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The post from Powerful Latinas follows:


by Thelma T. Reyna

The face of America is undergoing vast changes, and most of these pertain to “Hispanics,” as the 2010 United States Census referred to the Latino population. Because the growth of the White population in our nation is very small (one percent) and is decreasing, Whites are predicted to be a minority in about 40 years. At that point in our nation’s history, Hispanics are slated to become the largest ethnic group.

The shift has been rather rapid, with much of the change occurring in the last decade alone, in which Hispanics accounted for more than half of our nation’s growth. One out of every six Americans—over 50 million people—are now Hispanic. Latinos are expected to comprise one-third of America’s population in 40 years. In other words, one out of every three Americans will be Hispanic.

We must all be highly aware of the ramifications of this sea change. Our American society has been predicated throughout our history on the pre-eminence of the White culture, largely because our White population has consistently been the largest demographic group. Along with our country’s historical beginnings and historical evolution, plus the establishment of English as our nation’s language, a Eurocentric culture has flourished, has led our nation in all aspects of life, and has been the face of America to the world.

Hispanics and American Diversity

Diversity is one of our country’s greatest strengths, however, and the infusion of increasingly diverse populations through the centuries has caused other cultures to slowly take their proverbial place at the table. Traditionally, the Hispanic culture, the Hispanic people collectively and generically, have been more of an afterthought, however. There has been a diminished focus on the Hispanic peoples in the United States, and this oversight of Hispanics has often been linked to the public’s association of this demographic group with a foreign language, with Spanish.

Inclusion of Hispanics in the social, economic, and political fabric of American life has been slow, as data regarding Hispanic representation in many American institutions and endeavors have consistently shown: professorships in our universities, the halls of Congress, municipal governments, school district leadership, judicial posts, corporate board rooms, and so on. In fact, Hispanic representation in these and other significant areas of participation and leadership has lagged behind representativeness attained concurrently by other ethnic minority groups, even in areas in which competent Hispanics were ready and available to step up to the plate.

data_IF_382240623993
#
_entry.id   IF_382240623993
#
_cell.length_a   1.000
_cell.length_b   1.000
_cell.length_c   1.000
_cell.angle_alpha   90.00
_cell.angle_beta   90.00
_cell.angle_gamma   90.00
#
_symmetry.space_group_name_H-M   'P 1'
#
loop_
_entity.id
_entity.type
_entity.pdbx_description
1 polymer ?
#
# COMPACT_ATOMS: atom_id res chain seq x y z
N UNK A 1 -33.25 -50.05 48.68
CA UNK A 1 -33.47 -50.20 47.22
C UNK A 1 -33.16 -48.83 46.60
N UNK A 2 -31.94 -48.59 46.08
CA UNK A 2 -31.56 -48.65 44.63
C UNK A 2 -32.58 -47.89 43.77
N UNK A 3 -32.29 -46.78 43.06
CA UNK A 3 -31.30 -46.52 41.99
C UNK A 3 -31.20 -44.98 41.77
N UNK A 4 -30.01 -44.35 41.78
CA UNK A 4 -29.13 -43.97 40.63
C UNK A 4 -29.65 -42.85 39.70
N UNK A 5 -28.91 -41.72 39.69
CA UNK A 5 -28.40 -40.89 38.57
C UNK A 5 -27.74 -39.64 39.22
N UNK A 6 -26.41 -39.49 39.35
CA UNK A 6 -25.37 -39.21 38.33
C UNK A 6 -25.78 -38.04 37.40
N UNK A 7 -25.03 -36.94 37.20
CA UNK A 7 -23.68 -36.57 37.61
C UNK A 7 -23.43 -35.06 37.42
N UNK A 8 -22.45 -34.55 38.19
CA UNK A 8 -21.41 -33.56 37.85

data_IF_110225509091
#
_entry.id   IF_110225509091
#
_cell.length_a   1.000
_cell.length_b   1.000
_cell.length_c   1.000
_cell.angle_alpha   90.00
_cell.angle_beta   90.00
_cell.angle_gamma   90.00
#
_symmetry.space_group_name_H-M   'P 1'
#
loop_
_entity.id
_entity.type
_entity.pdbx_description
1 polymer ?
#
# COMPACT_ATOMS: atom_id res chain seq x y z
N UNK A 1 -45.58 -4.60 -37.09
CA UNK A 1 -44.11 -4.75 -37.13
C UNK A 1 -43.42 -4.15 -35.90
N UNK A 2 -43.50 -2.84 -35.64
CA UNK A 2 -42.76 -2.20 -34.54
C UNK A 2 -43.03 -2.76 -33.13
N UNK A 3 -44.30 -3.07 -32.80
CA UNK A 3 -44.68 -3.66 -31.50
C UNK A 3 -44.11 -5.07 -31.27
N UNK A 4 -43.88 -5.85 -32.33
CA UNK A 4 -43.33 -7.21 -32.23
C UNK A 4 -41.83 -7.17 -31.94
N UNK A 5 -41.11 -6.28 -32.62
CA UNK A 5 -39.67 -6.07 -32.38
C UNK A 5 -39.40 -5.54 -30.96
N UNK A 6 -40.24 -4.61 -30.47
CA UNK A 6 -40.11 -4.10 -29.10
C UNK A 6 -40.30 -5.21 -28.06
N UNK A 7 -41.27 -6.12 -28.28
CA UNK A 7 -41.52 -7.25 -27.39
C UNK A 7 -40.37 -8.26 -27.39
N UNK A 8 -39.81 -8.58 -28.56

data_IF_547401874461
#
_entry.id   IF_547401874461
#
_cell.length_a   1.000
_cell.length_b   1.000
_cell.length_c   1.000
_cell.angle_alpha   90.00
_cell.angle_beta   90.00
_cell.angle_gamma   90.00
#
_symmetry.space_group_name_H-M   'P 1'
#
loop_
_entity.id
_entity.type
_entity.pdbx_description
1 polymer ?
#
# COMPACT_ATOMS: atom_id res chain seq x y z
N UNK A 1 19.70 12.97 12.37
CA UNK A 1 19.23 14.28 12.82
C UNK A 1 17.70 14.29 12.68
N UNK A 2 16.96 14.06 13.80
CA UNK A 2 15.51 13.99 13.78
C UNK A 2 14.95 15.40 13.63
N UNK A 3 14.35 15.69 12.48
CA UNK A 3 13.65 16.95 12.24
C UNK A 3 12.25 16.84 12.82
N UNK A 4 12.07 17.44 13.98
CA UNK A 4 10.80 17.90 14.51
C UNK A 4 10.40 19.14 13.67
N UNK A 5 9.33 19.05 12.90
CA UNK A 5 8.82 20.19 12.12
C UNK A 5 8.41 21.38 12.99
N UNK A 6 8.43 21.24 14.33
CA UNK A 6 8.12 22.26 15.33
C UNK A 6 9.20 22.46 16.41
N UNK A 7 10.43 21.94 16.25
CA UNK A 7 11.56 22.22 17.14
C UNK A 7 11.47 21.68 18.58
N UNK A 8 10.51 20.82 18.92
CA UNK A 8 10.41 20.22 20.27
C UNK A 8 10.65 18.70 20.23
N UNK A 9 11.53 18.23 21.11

Preparing for Future Influence

In a democracy, when a given group of people predominates in numbers, it is incumbent upon them to willingly take up the mantle of leadership, of responsibility for the well-being and prosperity of their society. Our White fellow Americans have done this throughout our history; they have led and shaped our society through crises, wars, immense change, and needed growth. They have predominated in government and in all our institutions, in public and private sectors, and have gone out into the world to represent our nation in good times and bad.

It goes without saying that none of this predominance would have been possible, or would have been effective, without perquisite education, training, and preparation for such roles. No society can flourish without its leaders being absolutely the best they can be in every facet of their work on behalf of the people they represent and are a part of. If indeed, Hispanics become the majority group in America by 2050, as the projections indicate, and if they are to have great, positive influence in the course and fate of our nation, there is much work that must be done.